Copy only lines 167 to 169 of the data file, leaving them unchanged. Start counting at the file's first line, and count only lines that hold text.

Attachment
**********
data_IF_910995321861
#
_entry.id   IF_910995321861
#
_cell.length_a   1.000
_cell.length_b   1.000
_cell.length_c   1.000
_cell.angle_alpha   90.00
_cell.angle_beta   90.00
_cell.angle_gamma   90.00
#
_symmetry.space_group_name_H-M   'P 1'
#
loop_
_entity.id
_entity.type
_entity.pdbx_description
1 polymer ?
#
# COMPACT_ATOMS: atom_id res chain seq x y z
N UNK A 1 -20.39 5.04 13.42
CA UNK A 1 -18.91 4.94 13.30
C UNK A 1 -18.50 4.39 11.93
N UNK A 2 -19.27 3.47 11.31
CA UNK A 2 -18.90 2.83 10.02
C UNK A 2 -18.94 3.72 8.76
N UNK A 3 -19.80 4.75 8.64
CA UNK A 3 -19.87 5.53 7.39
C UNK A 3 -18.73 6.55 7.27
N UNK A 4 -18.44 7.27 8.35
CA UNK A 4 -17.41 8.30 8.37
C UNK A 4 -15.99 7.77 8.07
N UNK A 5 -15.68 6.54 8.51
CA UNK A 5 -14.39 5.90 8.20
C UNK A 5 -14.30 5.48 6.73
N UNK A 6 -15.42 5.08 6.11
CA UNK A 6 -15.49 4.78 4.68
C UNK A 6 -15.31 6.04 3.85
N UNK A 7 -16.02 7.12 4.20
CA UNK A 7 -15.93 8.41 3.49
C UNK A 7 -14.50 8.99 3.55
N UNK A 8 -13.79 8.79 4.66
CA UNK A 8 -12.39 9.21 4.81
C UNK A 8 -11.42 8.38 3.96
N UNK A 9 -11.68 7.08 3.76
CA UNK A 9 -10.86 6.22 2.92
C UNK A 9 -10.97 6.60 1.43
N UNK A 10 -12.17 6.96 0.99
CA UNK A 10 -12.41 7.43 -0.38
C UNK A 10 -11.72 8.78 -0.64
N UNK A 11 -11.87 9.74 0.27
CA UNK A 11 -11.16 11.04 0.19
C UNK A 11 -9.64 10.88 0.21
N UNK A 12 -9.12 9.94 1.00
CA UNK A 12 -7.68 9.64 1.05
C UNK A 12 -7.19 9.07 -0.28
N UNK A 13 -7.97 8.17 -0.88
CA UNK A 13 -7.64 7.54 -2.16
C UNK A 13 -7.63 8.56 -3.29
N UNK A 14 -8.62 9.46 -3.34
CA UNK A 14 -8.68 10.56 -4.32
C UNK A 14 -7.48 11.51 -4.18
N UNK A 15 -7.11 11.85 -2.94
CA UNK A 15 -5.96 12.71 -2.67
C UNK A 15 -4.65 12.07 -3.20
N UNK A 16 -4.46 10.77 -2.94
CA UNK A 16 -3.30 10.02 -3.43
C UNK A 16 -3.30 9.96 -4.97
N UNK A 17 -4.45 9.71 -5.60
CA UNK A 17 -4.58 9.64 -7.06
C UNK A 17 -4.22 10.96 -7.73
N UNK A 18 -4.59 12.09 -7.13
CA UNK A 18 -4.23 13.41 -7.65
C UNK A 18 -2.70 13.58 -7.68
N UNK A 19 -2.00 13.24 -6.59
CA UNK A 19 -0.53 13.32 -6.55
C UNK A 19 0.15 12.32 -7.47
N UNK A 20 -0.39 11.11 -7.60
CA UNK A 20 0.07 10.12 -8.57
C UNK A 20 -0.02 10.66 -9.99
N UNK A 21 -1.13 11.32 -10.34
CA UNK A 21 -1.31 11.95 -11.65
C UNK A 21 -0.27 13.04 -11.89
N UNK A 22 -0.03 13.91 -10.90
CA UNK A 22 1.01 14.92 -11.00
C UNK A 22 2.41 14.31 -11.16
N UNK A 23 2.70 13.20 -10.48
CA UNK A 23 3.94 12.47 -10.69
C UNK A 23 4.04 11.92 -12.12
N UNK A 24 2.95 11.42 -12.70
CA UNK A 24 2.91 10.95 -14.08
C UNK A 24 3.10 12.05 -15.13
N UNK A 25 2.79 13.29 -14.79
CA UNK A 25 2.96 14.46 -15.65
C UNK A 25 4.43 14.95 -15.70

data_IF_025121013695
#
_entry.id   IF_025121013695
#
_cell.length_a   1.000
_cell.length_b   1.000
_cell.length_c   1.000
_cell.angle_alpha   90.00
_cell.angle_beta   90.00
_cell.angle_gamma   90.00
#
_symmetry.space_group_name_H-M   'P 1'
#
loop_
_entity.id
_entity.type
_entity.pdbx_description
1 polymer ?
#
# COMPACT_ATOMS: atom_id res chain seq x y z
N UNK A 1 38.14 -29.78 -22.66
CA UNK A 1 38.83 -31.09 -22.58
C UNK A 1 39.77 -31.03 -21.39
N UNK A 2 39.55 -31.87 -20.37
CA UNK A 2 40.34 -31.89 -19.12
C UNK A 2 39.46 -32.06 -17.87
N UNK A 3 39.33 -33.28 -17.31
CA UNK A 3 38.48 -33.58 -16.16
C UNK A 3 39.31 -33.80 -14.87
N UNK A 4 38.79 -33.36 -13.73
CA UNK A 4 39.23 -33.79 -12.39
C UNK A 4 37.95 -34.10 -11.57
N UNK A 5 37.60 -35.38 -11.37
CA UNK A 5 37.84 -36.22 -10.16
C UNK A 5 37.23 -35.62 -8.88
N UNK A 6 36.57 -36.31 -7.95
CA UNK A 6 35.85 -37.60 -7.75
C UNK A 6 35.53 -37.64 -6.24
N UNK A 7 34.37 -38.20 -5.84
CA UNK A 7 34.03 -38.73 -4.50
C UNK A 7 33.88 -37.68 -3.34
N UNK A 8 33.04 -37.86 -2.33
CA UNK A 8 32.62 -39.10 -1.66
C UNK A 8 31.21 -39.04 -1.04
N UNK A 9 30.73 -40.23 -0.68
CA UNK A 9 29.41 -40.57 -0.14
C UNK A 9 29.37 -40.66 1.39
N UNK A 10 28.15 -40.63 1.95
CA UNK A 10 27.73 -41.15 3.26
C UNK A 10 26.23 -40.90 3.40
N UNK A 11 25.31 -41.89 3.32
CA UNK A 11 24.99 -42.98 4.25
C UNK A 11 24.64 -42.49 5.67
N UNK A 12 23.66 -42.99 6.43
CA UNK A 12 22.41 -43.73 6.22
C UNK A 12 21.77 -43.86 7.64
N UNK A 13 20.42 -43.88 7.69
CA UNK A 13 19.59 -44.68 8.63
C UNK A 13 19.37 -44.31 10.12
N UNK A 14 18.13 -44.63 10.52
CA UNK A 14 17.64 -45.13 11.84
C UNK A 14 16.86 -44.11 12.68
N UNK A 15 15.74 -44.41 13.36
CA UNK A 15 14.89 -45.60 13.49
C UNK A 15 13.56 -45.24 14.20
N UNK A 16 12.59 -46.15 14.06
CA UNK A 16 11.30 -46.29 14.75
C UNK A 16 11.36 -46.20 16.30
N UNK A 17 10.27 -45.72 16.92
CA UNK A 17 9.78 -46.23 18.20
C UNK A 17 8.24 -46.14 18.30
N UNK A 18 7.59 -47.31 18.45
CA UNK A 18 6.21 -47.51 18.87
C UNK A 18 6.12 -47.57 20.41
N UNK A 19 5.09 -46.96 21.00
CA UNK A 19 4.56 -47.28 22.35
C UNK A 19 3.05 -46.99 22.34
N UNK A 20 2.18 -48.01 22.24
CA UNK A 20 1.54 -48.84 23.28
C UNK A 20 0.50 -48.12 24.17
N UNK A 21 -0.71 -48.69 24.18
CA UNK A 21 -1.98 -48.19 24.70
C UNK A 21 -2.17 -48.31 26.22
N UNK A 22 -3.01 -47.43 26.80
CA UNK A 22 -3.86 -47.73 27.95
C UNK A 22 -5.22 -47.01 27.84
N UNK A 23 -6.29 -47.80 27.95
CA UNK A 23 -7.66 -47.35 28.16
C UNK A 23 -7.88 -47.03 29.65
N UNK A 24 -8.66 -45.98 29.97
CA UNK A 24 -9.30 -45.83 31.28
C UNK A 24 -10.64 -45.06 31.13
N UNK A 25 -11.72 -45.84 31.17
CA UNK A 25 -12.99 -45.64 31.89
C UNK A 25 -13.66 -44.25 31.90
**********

N UNK A 18 7.59 -47.31 18.45
CA UNK A 18 6.21 -47.51 18.87
C UNK A 18 6.12 -47.57 20.41